"You have brought a murderer to Londonderry," cried Paisley to Paul, mimicking the crises of the protesters.


"That Pastor who denounced me, said Paisley, "If he was an honest man, he would have denounced the protesters for disrupting a church service." Paisley was referring to the Rev. Rowland Westervelt of the Londonderry Presbyterian Church, who had called Paisley's visit an insult to the people of Londonderry.


Cairns said Paisley ignores and treats with contempt any member of the IRA. He said he would never share a platform with an IRA supporter, or do a radio broadcast with one. He said that, although the protesters call Paisley a murderer, the IRA members are really the murderers.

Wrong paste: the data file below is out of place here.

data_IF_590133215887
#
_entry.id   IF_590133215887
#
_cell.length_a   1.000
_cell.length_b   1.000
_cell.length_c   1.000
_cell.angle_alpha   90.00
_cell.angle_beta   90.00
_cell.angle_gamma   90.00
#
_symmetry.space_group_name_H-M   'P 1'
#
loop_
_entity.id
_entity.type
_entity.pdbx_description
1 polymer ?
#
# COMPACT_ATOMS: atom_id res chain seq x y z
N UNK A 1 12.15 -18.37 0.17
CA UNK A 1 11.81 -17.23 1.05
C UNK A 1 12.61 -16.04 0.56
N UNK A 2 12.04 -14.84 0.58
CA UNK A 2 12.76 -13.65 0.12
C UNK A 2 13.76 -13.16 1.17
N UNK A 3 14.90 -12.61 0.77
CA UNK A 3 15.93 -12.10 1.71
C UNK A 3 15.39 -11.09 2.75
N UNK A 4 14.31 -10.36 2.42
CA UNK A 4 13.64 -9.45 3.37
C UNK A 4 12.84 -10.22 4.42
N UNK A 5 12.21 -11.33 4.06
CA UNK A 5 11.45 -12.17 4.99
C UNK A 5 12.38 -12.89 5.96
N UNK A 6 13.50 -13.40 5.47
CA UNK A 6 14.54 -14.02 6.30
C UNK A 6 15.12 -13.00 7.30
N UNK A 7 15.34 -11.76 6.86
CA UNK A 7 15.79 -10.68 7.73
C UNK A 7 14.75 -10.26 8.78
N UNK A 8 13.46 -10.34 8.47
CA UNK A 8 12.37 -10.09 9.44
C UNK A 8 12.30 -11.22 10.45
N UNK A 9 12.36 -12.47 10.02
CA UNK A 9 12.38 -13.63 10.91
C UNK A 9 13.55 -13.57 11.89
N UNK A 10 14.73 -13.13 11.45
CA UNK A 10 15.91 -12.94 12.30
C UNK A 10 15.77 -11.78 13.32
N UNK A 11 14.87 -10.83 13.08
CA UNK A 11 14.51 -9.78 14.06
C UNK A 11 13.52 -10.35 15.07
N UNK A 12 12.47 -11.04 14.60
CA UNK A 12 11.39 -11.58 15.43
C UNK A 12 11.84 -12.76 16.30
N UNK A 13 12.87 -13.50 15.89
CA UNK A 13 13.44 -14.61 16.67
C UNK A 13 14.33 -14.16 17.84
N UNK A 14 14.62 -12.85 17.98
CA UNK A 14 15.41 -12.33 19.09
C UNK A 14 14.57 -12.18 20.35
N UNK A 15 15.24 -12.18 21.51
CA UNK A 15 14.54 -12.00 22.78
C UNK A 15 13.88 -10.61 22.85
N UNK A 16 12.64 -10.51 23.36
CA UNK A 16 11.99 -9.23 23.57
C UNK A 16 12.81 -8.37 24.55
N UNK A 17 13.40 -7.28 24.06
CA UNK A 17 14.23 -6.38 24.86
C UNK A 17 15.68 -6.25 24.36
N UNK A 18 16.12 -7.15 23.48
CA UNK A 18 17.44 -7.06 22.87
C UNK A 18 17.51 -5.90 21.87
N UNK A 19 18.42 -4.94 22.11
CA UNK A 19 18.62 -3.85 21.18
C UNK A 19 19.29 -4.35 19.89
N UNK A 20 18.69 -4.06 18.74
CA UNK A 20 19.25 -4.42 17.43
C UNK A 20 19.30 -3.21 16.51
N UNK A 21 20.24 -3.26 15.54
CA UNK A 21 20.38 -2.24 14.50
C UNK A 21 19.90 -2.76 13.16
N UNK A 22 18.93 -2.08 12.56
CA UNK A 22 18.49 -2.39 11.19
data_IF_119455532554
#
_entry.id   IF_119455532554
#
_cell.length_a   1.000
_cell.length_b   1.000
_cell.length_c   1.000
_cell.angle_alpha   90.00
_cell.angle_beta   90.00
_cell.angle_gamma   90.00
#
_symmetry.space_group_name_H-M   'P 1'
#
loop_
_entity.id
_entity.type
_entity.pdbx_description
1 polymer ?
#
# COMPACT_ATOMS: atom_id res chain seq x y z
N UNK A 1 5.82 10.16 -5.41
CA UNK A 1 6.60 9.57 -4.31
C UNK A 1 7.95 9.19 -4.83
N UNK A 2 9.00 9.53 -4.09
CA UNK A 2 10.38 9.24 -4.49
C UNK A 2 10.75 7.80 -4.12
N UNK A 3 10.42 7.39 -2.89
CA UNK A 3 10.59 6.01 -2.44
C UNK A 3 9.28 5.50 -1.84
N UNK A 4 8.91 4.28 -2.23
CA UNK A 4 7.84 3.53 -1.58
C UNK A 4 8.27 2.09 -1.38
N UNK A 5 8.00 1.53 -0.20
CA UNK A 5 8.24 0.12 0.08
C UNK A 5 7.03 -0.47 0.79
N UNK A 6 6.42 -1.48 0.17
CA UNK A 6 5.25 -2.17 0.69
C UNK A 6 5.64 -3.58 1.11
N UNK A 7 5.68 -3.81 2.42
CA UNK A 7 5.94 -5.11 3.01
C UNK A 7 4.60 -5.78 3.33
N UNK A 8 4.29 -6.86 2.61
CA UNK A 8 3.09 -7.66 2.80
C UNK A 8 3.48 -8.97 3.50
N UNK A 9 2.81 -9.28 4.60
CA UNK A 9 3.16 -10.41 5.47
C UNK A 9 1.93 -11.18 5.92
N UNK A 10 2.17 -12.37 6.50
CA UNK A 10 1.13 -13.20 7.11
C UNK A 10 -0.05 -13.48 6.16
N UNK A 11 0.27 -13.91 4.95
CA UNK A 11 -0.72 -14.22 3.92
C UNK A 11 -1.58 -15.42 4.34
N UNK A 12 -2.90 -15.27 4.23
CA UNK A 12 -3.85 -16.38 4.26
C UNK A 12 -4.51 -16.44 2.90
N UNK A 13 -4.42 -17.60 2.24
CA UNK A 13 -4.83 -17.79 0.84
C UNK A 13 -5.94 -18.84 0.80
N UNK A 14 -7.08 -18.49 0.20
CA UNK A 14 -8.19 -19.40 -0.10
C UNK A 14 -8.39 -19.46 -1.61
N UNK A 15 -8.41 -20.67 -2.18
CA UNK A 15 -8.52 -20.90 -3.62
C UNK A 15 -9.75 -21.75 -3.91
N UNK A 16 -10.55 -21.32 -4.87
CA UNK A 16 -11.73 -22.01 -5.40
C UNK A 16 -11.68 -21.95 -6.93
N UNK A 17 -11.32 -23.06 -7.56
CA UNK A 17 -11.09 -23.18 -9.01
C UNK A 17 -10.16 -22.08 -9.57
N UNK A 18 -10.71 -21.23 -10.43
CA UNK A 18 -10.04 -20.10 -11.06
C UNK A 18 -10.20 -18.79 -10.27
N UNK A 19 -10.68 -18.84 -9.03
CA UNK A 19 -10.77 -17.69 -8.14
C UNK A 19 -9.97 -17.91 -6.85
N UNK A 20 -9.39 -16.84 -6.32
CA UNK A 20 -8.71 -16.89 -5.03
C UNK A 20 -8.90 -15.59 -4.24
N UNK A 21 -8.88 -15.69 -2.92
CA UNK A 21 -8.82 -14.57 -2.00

It isn't a great interview -- it isn't an interview at all, really, though I got to sit in the room with the man and listen and freely report. I got access. And did nothing really with it.


I filed three more stories in the following days: "He brought trouble, God's word" on 9.26.85 and "Paisley's gone, but Londonderry won't soon forget," on 9.27.85, in which I quoted Town Administrator David Wright totalling costs of $2,375.10, mostly extra police duty, but which "did not include the cost of his aggravation." There was discussion of whether to pass an ordinance prohibiting protesting religious meetings but no real enthusiasm. On 10.1.85 I reported "Londonderry bills church that invited Paisley." The Board of Selectman presented the $2,375.10" bill to the Free Presbyterian Church of Northern Ireland and voted to give letters of commendation to members of the Police Department who "demonstrated exceptional professionalism during the four protesters." "The motion passed unanimously," I reported. That was all I wrote.